The latest to die on Thursday were four truck drivers who were waiting to make the Limpopo River crossing at Beitbridge - South Africa’s busiest land entry point, Road Freight Association chief executive Gavin Kelly said, without giving the cause of death for the drivers.
The border traffic at Beitbridge has been at a standstill for over five days, stretching to as far down as Musina town, 14 km away from the crossing point.
According to the border officials, Covid-19 checks were exacerbating the long delays that have plagued the crossing which has seen 15 people die -- 11 of them dying earlier this week -- while waiting to cross into neighbouring Zimbabwe.
Chairperson of the Beitbridge Transport and Clearing Agency Association, Eugene Khoza, said the situation would have eased if the border post was operating on a 24-hour basis – as it is done normally.
However, Police Minister Bheki Cele ordered the closure of the immigration post for six hours daily from 10pm (2000 GMT) to 4am.
“This order has affected us in a big way. This is because officials from the South African Revenue Service, Police Department and Immigration Department who man the various offices here do not arrive for work on time,” Khoza said.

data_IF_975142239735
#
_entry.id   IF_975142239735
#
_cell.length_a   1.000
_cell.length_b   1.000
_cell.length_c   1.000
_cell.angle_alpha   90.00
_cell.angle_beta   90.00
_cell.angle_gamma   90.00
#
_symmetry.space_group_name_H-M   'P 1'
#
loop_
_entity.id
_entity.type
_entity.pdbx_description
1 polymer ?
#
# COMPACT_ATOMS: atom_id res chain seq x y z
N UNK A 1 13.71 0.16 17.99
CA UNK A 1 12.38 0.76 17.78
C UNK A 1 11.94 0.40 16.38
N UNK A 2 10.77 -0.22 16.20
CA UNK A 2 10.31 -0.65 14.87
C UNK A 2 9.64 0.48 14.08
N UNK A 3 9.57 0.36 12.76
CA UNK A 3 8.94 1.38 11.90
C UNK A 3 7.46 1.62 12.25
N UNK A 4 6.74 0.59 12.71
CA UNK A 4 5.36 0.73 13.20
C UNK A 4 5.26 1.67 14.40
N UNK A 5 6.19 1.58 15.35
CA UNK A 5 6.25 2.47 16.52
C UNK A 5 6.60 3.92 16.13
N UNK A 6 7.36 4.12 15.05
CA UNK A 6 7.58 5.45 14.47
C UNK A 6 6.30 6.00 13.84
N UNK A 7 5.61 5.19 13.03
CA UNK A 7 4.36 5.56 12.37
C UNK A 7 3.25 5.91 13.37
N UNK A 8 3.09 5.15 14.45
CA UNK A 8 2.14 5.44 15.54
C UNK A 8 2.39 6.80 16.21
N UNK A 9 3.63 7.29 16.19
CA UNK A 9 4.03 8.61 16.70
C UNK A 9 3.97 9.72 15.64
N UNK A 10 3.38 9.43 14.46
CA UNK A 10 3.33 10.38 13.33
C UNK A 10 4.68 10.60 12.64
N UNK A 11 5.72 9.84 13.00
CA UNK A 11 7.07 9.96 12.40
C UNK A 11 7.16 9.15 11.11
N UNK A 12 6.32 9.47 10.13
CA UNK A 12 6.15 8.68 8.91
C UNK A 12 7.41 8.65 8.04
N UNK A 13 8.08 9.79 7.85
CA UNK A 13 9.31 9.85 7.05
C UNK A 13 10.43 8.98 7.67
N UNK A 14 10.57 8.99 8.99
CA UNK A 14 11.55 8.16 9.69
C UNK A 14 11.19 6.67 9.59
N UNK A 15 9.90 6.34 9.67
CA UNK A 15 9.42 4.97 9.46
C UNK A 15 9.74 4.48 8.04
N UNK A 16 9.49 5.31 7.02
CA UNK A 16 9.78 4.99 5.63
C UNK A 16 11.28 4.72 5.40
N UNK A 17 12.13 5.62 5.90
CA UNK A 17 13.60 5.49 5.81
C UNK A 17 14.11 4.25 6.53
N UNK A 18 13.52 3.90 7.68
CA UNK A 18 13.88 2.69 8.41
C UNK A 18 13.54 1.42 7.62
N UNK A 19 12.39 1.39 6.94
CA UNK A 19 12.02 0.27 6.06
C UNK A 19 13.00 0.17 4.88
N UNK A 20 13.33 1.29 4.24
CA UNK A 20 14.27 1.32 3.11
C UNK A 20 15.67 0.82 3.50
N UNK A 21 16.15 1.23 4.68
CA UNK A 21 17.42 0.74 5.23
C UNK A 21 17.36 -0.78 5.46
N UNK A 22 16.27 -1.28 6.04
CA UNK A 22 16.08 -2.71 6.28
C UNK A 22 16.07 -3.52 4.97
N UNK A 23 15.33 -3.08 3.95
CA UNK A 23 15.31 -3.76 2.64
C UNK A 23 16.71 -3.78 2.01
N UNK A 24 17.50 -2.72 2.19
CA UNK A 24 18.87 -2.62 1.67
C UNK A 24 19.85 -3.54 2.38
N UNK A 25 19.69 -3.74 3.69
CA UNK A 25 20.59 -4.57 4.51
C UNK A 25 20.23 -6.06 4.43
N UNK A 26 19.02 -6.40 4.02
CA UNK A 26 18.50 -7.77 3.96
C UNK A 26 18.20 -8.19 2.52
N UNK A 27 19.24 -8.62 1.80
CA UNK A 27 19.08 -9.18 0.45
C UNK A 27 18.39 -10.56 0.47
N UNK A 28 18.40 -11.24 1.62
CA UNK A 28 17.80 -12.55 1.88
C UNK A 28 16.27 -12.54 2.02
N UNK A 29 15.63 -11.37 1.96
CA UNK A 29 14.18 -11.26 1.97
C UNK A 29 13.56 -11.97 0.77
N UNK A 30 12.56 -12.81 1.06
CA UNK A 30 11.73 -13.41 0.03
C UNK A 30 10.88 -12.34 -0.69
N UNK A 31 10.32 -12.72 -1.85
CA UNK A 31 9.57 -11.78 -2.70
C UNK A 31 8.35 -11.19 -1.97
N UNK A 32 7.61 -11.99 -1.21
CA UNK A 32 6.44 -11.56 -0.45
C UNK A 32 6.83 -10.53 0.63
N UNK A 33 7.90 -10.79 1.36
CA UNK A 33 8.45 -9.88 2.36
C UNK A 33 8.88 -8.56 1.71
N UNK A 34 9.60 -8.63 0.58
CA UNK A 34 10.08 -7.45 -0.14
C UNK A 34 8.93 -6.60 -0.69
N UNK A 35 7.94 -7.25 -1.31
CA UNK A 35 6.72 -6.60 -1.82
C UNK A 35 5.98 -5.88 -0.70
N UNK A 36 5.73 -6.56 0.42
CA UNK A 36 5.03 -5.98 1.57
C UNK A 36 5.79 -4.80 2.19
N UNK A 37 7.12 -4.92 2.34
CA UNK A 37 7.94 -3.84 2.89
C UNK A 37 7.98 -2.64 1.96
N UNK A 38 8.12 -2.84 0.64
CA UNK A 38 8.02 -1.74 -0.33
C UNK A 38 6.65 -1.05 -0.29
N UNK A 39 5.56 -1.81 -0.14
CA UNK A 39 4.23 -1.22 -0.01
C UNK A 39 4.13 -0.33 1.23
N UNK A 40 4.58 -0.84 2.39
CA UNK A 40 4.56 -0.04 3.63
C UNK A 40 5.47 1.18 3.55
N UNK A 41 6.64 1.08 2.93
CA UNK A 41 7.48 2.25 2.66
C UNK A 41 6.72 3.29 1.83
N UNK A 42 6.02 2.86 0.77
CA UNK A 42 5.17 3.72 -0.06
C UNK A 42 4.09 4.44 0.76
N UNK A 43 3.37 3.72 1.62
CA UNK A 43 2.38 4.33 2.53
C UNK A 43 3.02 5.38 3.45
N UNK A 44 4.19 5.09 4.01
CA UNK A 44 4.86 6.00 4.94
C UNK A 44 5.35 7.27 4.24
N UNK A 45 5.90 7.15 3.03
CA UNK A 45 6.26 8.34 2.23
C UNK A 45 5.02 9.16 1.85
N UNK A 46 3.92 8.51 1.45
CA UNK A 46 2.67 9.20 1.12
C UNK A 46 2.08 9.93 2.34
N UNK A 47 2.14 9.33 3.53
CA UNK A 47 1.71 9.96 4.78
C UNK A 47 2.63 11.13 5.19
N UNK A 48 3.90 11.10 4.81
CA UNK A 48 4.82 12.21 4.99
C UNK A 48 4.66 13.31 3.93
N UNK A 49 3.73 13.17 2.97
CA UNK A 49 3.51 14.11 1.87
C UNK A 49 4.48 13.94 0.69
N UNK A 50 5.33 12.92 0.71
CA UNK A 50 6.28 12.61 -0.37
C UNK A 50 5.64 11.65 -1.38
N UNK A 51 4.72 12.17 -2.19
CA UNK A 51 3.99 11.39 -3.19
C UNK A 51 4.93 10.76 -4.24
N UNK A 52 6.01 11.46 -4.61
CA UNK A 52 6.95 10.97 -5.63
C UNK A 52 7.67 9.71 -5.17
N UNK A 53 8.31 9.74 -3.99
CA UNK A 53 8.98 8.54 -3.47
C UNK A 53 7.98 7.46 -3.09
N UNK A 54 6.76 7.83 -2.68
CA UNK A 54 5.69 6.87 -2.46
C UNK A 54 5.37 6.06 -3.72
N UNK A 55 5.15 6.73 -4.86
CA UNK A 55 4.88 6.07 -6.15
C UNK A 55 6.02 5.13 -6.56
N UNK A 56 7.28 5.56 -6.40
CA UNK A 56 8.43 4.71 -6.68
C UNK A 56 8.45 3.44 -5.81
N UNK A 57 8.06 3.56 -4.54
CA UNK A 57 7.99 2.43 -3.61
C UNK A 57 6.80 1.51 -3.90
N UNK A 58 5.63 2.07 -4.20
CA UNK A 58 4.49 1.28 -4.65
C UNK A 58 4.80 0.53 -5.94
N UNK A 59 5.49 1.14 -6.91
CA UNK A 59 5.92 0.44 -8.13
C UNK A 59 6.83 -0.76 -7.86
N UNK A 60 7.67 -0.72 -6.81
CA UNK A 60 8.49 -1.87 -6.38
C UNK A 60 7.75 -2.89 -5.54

While the implementation of Cele’s order has resulted in the current congestion, Home Affairs Minister Aaron Motsoaledi said the truck drivers themselves were responsible for the problems.
According to Motsoaledi, most truck drivers did not have the documentation required to cross the border and were, therefore, blocking all other travellers who are ready to cross with the relevant documents.
“If you go to Beitbridge now, our people are idling there at the border because the theatre of war is not at the border with customs or Home Affairs.
“It’s on the road where the truckers have blocked each other because they don’t have documents to present to pass through. Let the truck drivers return to Musina to obtain the documents…to free the road for other travellers,” the minister said.